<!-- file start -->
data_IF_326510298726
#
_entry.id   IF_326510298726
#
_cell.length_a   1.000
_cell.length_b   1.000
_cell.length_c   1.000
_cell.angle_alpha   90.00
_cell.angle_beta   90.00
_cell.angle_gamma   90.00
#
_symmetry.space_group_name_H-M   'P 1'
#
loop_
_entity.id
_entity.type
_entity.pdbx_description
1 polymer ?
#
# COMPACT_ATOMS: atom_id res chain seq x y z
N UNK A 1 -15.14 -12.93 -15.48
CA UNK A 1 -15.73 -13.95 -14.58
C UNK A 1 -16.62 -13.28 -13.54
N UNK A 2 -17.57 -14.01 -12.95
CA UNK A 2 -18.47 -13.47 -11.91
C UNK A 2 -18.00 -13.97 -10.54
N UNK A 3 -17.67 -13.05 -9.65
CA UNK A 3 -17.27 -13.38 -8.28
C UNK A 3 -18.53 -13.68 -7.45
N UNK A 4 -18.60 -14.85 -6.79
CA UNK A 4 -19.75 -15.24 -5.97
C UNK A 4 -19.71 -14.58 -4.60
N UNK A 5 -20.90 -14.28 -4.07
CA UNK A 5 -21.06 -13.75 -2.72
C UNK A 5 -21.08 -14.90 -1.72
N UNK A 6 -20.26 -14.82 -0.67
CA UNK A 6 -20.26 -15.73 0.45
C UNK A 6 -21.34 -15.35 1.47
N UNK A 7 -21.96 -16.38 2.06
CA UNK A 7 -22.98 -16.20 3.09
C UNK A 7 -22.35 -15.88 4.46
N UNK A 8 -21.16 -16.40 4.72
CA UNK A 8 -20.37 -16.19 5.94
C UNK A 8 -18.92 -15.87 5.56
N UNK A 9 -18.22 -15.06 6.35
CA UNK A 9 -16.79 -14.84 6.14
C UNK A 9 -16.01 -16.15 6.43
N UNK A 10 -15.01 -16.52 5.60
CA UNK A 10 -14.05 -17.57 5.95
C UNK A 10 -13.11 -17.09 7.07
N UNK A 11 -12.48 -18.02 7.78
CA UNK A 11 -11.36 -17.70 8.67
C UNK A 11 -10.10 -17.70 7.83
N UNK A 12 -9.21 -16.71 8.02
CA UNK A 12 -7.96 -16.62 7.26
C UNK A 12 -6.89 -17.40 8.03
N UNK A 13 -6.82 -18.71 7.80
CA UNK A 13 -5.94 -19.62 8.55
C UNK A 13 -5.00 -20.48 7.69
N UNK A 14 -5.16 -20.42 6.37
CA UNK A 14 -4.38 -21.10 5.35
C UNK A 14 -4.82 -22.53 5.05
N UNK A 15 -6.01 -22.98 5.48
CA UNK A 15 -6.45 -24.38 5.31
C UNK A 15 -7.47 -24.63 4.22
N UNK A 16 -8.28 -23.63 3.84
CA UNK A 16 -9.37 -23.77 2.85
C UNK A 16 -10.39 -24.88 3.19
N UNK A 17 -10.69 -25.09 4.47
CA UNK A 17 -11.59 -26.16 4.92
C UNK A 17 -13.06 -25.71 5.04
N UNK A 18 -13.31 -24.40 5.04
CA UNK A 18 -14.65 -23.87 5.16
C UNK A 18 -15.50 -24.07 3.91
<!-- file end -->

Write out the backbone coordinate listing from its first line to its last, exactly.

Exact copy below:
data_IF_326510298726
#
_entry.id   IF_326510298726
#
_cell.length_a   1.000
_cell.length_b   1.000
_cell.length_c   1.000
_cell.angle_alpha   90.00
_cell.angle_beta   90.00
_cell.angle_gamma   90.00
#
_symmetry.space_group_name_H-M   'P 1'
#
loop_
_entity.id
_entity.type
_entity.pdbx_description
1 polymer ?
#
# COMPACT_ATOMS: atom_id res chain seq x y z
N UNK A 1 -15.14 -12.93 -15.48
CA UNK A 1 -15.73 -13.95 -14.58
C UNK A 1 -16.62 -13.28 -13.54
N UNK A 2 -17.57 -14.01 -12.95
CA UNK A 2 -18.47 -13.47 -11.91
C UNK A 2 -18.00 -13.97 -10.54
N UNK A 3 -17.67 -13.05 -9.65
CA UNK A 3 -17.27 -13.38 -8.28
C UNK A 3 -18.53 -13.68 -7.45
N UNK A 4 -18.60 -14.85 -6.79
CA UNK A 4 -19.75 -15.24 -5.97
C UNK A 4 -19.71 -14.58 -4.60
N UNK A 5 -20.90 -14.28 -4.07
CA UNK A 5 -21.06 -13.75 -2.72
C UNK A 5 -21.08 -14.90 -1.72
N UNK A 6 -20.26 -14.82 -0.67
CA UNK A 6 -20.26 -15.73 0.45
C UNK A 6 -21.34 -15.35 1.47
N UNK A 7 -21.96 -16.38 2.06
CA UNK A 7 -22.98 -16.20 3.09
C UNK A 7 -22.35 -15.88 4.46
N UNK A 8 -21.16 -16.40 4.72
CA UNK A 8 -20.37 -16.19 5.94
C UNK A 8 -18.92 -15.87 5.56
N UNK A 9 -18.22 -15.06 6.35
CA UNK A 9 -16.79 -14.84 6.14
C UNK A 9 -16.01 -16.15 6.43
N UNK A 10 -15.01 -16.52 5.60
CA UNK A 10 -14.05 -17.57 5.95
C UNK A 10 -13.11 -17.09 7.07
N UNK A 11 -12.48 -18.02 7.78
CA UNK A 11 -11.36 -17.70 8.67
C UNK A 11 -10.10 -17.70 7.83
N UNK A 12 -9.21 -16.71 8.02
CA UNK A 12 -7.96 -16.62 7.26
C UNK A 12 -6.89 -17.40 8.03
N UNK A 13 -6.82 -18.71 7.80
CA UNK A 13 -5.94 -19.62 8.55
C UNK A 13 -5.00 -20.48 7.69
N UNK A 14 -5.16 -20.42 6.37
CA UNK A 14 -4.38 -21.10 5.35
C UNK A 14 -4.82 -22.53 5.05
N UNK A 15 -6.01 -22.98 5.48
CA UNK A 15 -6.45 -24.38 5.31
C UNK A 15 -7.47 -24.63 4.22
N UNK A 16 -8.28 -23.63 3.84
CA UNK A 16 -9.37 -23.77 2.85
C UNK A 16 -10.39 -24.88 3.19
N UNK A 17 -10.69 -25.09 4.47
CA UNK A 17 -11.59 -26.16 4.92
C UNK A 17 -13.06 -25.71 5.04
N UNK A 18 -13.31 -24.40 5.04
CA UNK A 18 -14.65 -23.87 5.16
C UNK A 18 -15.50 -24.07 3.91